The below is the entirety of an article
from today's issue of IHT.com talking about the wide adoption of Quick Response codes in Japan. For those wondering how the tracking and optimization of online marketing will find its way into the greater offline ad world, look no further:
"The twentysomething with the ponytail races down the steps to the platform to find that she has just missed her subway and will have to wait seven minutes for the next one.
She is unperturbed about the unexpected delay. She pulls out her cellphone, snaps a picture of a corner of the movie poster on the other side of the tracks and, a few seconds later, she has a list of show times at neighborhood theaters on her handset as well as a review of the film. With one more click, she can watch the trailer and buy tickets.
In Japan, this scene is so common as to border on the banal, and the technology that makes it possible, QR codes, is so widespread that it is employed in dozens of retail industries. In Europe and North America, a handful of imitators are looking to the QR model to try to give "point and click" a whole new meaning outside Asia.
QR, or quick response, codes are a similar to bar codes except they are square, look a bit like an ink blot and contain much more information. In Japan and South Korea, QR codes are used to link directly to a Web site, as in the case of the subway poster, saving the user the need to type an address on the tiny keypad of the phone. As marketers seek an edge on competitors, QR codes are appearing practically everywhere in Japan.
"Somebody can go to the meat section of some supermarkets in Japan and use a QR code to find out what the cow ate, where it came from and where it was processed," said Junn Chanoki, the Tokyo-based head of food and agribusiness research for Rabobank, a Dutch investment bank. "Ninety percent of Japanese have a mobile phone, and most phones are connected to the Internet, so the number of potential users is enormous."
QR codes are now popping up on Japanese business cards, allowing somebody to snap a picture with a cellphone and save the bother of entering a new contact's information. Last month, McDonald's began putting the codes directly on food packaging so that Japanese diners could get nutrition information instantly.
Denso Wave, a Japanese electronics company, created QR codes in 1994 to track car parts, employing hand-held devices that are still in use. Although it patented the process, the company allowed anybody to create QR codes without having to pay a licensing fee. That helped the technology take off.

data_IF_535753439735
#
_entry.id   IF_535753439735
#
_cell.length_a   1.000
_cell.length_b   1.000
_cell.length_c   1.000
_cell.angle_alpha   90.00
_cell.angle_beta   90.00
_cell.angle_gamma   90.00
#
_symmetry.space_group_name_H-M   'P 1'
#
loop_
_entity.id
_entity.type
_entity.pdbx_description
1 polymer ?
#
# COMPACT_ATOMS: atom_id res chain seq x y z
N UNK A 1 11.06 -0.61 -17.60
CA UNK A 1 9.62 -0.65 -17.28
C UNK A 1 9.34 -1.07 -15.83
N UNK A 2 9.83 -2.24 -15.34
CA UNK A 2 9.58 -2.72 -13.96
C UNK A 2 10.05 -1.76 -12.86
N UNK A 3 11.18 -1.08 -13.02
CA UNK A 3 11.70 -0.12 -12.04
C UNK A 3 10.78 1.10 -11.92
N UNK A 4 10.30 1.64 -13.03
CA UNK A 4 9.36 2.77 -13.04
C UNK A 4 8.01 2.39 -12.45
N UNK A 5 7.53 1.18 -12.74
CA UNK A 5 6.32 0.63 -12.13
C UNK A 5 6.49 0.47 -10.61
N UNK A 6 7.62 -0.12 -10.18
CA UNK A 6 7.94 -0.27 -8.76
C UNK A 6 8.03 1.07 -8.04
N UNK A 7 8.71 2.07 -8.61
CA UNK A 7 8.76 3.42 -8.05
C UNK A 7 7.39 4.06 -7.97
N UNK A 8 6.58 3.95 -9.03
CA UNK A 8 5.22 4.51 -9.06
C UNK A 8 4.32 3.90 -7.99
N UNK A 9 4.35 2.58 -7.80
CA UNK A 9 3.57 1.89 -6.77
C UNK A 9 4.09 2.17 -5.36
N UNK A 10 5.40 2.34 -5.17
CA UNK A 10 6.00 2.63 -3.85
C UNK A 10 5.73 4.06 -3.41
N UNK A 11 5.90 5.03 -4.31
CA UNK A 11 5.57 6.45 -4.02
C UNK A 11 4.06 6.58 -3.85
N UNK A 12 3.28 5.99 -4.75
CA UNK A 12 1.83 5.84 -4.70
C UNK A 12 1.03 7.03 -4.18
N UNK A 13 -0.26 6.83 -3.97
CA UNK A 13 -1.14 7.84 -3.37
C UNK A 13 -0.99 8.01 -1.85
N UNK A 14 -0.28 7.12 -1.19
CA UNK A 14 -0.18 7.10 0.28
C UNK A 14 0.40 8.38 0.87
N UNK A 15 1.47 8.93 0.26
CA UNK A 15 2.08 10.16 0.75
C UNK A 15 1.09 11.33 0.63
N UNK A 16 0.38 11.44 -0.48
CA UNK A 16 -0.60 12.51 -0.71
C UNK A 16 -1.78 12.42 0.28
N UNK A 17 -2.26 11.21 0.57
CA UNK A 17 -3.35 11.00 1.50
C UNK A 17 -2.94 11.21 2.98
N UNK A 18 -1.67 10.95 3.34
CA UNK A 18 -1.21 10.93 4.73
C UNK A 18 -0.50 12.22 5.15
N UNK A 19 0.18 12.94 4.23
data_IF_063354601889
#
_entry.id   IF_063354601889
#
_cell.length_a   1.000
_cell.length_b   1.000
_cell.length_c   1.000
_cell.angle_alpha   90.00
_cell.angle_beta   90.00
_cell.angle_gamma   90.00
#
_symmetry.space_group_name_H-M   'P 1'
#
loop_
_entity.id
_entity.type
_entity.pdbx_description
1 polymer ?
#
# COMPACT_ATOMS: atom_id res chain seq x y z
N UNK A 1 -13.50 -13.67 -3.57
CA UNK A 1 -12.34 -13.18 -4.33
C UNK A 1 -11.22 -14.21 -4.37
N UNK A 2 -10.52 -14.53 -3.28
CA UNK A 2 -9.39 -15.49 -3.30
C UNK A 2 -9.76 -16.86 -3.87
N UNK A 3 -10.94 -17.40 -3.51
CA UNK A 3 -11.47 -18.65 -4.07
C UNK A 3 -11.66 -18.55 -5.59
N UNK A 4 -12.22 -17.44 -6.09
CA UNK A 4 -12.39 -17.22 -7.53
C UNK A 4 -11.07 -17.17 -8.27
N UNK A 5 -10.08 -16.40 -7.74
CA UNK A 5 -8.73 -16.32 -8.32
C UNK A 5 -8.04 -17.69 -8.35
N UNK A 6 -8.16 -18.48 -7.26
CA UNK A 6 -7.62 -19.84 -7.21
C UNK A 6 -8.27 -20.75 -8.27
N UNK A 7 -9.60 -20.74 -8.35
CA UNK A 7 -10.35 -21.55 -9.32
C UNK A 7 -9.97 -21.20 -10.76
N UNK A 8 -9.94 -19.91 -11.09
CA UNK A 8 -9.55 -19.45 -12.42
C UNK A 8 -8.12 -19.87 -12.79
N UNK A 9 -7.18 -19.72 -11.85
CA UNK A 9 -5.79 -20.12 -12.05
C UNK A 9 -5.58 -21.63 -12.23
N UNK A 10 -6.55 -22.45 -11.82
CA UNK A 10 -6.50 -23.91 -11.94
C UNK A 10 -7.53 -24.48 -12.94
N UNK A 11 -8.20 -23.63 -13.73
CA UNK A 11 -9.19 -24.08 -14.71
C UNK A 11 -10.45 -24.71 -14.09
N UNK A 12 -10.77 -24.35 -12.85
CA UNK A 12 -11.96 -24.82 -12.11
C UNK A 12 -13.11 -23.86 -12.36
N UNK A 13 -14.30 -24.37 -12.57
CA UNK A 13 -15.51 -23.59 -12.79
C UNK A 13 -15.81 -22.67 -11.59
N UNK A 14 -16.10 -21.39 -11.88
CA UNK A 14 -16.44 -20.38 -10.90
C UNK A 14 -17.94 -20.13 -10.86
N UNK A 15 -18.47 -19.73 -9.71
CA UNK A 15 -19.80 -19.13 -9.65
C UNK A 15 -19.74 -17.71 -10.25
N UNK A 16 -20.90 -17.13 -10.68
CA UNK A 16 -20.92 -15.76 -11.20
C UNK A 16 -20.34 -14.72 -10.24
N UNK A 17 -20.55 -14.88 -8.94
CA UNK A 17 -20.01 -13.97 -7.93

But that by itself would not have been enough to guarantee the code's ubiquity, said Daniel Scuka, the editor of Wireless Watch Japan, an online publication.
"QR codes have been a great success in Japan because phone carriers confronted this in a systemic way, with all of them using the same technology," he said - a potential lesson for carriers in Europe and the United States.
When QR codes first came into use about five years ago, software had to be downloaded onto phones that allowed the handset to decipher the code once it had been photographed. Now, most phones sold in Japan have the software built in, or it can be downloaded directly to the handset.
"The power of QR is that it is easy to use and potentially turns anything into a direct connection between advertiser and client," said Kent Wertime, the Bangkok-based president for the Asian operations of OgilvyOne, a digital and direct marketing agency.
While QR codes have had success in Japan and South Korea, they have not made the leap to the rest of Asia, Europe and North America. MobileTag, developed by the French company Abaxia, and ShotCode, created by a Swedish-Dutch start-up called OP3, are similar to QR codes and could be the early favorites to grab market share outside Asia, should the technology catch on.
But by the time the rest of the world begins using something like QR, Japan may well have moved on to the next thing. Fujitsu said last month that it had developed a new type of data- storing code that worked like QR codes but blended into pictures, making it imperceptible.